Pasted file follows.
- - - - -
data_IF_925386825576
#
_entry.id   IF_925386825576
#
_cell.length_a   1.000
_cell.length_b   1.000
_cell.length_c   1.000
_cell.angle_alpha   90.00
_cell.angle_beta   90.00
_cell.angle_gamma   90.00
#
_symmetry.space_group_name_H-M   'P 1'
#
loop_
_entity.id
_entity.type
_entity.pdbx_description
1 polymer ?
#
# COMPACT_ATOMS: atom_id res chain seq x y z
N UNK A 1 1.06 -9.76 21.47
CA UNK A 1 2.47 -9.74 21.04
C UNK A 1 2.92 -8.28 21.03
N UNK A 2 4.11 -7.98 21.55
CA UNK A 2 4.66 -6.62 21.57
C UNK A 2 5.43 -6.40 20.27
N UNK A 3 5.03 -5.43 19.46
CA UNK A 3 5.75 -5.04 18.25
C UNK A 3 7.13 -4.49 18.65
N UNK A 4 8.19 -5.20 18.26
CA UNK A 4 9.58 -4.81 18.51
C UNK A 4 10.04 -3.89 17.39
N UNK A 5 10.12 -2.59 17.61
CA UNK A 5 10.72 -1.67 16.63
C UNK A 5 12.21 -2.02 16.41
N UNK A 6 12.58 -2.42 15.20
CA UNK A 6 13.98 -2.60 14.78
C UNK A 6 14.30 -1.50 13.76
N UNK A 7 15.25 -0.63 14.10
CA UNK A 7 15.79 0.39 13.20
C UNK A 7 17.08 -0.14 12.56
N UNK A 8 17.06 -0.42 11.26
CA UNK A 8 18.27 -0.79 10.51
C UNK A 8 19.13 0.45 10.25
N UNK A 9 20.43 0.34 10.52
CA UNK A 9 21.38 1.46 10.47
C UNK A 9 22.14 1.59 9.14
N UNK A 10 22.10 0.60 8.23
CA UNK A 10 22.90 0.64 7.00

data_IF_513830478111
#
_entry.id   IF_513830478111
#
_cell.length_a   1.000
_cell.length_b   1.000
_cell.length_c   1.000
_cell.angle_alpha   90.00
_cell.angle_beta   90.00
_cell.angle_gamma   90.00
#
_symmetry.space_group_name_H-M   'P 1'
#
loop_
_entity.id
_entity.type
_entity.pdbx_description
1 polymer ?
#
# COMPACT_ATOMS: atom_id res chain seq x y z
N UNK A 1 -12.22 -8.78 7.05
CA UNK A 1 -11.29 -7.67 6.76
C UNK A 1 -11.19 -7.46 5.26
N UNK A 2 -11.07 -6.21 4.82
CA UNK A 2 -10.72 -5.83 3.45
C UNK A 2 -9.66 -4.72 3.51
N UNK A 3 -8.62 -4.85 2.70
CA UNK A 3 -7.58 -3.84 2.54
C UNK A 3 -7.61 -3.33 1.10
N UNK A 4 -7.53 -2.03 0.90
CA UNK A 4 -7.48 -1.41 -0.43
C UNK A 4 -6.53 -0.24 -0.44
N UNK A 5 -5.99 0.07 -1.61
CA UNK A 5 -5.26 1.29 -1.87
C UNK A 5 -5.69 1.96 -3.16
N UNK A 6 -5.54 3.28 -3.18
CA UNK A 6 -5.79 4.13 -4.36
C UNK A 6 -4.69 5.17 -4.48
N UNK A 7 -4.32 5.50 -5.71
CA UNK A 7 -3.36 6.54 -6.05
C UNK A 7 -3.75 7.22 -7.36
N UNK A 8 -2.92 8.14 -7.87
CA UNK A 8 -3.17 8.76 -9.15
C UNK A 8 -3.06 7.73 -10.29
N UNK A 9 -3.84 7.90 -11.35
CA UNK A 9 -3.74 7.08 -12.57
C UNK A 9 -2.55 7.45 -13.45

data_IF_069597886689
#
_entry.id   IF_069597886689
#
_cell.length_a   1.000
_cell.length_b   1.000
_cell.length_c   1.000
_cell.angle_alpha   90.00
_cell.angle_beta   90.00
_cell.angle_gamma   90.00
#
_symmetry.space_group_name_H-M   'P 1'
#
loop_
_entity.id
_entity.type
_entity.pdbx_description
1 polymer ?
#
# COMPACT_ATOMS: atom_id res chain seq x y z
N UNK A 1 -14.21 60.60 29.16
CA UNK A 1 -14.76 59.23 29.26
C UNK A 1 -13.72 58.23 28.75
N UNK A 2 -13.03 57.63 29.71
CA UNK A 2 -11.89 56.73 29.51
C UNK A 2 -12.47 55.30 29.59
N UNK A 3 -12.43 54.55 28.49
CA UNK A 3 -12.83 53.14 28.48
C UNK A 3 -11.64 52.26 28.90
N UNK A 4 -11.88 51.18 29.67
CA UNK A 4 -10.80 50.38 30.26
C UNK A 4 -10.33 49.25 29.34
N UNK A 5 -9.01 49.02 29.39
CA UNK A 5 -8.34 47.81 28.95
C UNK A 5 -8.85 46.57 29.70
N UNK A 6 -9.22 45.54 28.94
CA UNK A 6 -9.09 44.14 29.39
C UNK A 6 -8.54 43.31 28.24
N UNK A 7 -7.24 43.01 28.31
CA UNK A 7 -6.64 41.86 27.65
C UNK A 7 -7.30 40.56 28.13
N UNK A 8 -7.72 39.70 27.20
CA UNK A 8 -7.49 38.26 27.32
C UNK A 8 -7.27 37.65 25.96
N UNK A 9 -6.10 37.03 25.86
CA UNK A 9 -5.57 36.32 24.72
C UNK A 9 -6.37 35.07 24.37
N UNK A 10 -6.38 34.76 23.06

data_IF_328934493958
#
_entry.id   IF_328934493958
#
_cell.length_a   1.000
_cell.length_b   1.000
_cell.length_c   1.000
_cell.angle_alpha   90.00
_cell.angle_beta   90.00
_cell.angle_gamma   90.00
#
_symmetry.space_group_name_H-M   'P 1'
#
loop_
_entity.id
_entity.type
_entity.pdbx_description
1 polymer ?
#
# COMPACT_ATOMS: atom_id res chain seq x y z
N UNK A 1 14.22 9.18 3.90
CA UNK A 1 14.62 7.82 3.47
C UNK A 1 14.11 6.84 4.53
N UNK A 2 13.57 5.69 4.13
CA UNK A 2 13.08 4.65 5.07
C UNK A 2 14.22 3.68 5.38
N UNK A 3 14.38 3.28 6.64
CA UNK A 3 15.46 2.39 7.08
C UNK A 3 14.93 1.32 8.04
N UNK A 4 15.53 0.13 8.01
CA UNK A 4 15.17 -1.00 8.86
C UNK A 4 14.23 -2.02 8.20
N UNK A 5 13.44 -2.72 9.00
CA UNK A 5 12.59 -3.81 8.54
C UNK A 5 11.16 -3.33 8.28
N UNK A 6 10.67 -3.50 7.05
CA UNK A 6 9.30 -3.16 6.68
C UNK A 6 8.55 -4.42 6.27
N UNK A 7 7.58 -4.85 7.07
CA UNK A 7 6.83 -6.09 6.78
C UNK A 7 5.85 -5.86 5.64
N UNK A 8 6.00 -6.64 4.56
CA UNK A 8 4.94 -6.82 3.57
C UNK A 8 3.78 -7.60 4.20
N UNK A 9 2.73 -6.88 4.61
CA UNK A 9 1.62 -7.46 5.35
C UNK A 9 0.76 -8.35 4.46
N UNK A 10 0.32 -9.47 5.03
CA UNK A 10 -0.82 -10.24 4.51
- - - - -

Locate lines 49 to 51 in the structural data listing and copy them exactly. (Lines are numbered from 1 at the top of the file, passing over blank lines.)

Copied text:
CA UNK A 10 22.90 0.64 7.00

data_IF_513830478111
#